Definitions Edit

Computing Edit

An open system is

[a] set of one or more computers, the associated software, peripherals, terminals, human operators, physical processes, information transfer means, etc., that forms an autonomous whole capable of processing and/or transferring information that complies with the requirements of OSI standards.[1]
an environment in which system access is not controlled by persons who are responsible for the content of electronic records that are on the system.[2]
[a] system that implements sufficient open standards for interfaces, services, and supporting formats to enable properly engineered modules to be utilized across a wide range of systems with minimal changes, to interoperate with other modules on local and remote systems, and to interact with users in a style that facilitates portability. An open system is characterized by the following:

General Edit

An open systems is

a system that is designed to allow ready interconnection and interoperation with other systems.
[a] system that implements specifications maintained by an open, public consensus process for interfaces, services, and support formats, to enable properly engineered components to be utilized across a wide range of systems with minimal change, to interoperate with other components on local and remote systems, and to interact with users in a manner that facilitates portability.[4]


An open system is an RFID system that allows entities from different enterprises to access information related to RFID tags used in the system. Open systems use an inter-enterprise subsystem to share information between entities.[5]

Overview Edit

An open system allows system components to be added, removed, modified, replaced, or sustained by consumers or different manufacturers in addition to the manufacturer that developed the system. It also allows independent suppliers to build components that can plug into the existing system through the open connections. Fundamental elements of an open systems approach include:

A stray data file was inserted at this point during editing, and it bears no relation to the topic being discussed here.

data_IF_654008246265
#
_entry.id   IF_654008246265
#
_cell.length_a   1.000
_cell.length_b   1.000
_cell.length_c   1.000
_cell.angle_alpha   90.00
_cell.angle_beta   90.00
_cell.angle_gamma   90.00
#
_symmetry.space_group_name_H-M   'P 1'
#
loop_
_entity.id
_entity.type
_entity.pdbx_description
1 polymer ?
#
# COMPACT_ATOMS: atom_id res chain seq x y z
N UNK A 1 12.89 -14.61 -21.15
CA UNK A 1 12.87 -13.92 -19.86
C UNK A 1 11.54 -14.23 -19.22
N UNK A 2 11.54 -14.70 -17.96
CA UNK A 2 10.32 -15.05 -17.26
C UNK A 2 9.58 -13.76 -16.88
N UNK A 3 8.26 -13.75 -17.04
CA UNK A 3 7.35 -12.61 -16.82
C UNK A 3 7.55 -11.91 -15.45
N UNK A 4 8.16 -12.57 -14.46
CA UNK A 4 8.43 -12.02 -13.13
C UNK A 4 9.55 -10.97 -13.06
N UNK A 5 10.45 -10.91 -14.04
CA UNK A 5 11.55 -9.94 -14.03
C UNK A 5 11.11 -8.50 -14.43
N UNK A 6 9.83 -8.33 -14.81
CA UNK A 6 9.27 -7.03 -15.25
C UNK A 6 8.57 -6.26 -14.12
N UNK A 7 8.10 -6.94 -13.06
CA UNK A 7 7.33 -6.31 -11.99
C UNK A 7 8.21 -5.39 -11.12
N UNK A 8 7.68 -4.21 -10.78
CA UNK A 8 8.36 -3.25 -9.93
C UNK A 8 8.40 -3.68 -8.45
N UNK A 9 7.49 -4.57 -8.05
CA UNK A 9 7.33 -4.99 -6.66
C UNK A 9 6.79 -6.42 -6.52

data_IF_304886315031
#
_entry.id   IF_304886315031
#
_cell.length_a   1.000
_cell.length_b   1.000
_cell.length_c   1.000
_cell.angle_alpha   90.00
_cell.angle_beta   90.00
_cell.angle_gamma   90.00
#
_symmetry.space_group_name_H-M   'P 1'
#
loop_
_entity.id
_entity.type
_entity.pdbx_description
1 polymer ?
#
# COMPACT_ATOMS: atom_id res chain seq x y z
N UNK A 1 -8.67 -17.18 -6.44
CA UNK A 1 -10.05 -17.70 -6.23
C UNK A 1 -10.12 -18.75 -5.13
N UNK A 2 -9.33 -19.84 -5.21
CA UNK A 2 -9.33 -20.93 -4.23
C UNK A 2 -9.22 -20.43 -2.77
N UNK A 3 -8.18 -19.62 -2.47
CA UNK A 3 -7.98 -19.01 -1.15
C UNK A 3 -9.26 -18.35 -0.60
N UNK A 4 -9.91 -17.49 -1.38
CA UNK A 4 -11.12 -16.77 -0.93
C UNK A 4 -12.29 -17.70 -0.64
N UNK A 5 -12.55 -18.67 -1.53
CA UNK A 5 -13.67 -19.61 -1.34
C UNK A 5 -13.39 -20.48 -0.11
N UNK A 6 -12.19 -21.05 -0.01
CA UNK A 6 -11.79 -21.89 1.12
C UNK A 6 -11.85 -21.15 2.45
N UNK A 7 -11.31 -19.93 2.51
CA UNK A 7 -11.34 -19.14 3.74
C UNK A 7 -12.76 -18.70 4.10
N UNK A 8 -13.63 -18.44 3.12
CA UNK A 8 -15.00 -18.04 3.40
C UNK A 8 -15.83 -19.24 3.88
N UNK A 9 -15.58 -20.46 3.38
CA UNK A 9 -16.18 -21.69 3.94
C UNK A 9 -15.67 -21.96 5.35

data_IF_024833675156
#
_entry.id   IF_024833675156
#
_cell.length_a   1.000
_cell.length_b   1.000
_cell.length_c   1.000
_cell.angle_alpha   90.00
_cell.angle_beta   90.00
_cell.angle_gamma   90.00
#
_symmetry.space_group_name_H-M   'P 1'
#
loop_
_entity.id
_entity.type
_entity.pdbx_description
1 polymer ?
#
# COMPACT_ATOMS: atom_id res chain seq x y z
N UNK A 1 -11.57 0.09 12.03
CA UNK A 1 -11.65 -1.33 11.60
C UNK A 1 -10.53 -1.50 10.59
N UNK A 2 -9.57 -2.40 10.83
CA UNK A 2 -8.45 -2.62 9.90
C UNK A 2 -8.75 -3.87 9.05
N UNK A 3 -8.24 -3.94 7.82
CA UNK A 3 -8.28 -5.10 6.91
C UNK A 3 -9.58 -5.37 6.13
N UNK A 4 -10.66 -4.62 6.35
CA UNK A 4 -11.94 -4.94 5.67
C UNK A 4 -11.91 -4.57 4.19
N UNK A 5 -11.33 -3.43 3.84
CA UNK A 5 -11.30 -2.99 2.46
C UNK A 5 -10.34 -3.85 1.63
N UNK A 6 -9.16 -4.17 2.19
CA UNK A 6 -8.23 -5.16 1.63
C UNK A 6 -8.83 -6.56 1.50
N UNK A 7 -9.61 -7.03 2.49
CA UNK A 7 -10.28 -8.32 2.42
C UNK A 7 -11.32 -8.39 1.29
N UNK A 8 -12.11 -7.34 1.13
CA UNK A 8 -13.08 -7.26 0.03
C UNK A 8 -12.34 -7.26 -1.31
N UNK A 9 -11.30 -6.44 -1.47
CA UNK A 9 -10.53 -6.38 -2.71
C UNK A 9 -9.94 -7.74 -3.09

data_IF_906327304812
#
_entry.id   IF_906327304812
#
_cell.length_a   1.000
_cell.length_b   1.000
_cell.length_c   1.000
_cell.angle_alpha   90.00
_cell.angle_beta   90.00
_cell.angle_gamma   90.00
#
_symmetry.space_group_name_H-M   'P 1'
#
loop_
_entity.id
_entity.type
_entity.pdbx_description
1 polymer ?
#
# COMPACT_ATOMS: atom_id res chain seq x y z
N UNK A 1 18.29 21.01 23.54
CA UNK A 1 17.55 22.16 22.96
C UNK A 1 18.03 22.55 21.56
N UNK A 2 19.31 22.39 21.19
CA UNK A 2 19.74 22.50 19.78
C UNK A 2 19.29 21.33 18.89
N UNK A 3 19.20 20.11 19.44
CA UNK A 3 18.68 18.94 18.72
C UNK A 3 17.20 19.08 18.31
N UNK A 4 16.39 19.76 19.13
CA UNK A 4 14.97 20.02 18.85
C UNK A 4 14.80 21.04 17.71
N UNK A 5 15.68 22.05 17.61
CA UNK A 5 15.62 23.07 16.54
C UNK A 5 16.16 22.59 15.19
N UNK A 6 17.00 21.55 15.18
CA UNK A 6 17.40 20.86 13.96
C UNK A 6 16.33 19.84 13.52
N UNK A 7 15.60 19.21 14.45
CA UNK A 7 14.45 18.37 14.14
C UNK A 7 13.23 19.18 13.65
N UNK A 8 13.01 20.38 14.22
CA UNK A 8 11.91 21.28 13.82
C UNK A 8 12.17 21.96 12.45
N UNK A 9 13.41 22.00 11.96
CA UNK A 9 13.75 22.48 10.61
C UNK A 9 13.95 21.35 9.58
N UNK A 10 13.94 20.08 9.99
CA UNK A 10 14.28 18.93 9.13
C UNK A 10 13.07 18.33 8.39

Incorporating an open systems approach prior to the start of development increases the likelihood that open systems considerations are included in program requirements and inform a program's future competitive strategy, which can significantly reduce upgrade and maintenance costs later. Introducing this approach later in a program's life cycle, such as a planned modification or upgrade, is more difficult, complex, and costly to do as it may require significant modifications to an already-developed system.

Some of the benefits of open systems are shown in Figure 1.

PC industry Edit

In 1981, International Business Machines Corporation (IBM) introduced its personal computer, which was designed as an open system. IBM used already existing components, including the monitor from another IBM computer, and commercially-available, off-the-shelf parts such as software, floppy drives, and an Intel processor. Upon releasing the personal computer, IBM openly published its hardware and software specifications, allowing other manufacturers to develop compatible software and peripheral hardware, such as the monitor, keyboard, and mouse.

Since the time IBM publicly released the specifications of its personal computer, the market has grown exponentially in terms of manufacturers developing computers and related devices such as printers and scanners, third-party suppliers developing software applications that can be used on the computers, and consumers purchasing computers, software, and peripherals. Increased competition and technological innovation brought on by the use of an open systems approach, among other things, has helped make computers affordable to consumers. For example, according to IBM, one of its predecessors to the personal computer sold for $90,000; its first personal computer was sold in retail stores for $1,565.10 In the present marketplace, multiple computer manufacturers are developing computers that have 500 times the processing power of IBM's early personal computer and sell for as little as $400.

The personal computer industry has evolved over the past three decades to meet consumer demand and to leverage new technologies developed by the large number of manufacturers and suppliers competing in the marketplace.

References Edit

  1. FIPS 188, §3.2.
  2. 21 C.F.R., Part 11, §11.3(9).
  3. Capstone Requirements Document: Global Information Grid (GIG) 78-79 (JROCM 134-01) (Aug. 30, 2001) (unclassified) (full-text).
  4. Defense Acquisition University, Glossary, at B-126 (13th ed. Nov. 2009) (full-text).
  5. Guidelines for Securing Radio Frequency Identification (RFID) Systems, Glossary, at B-2.

See also Edit

Source Edit

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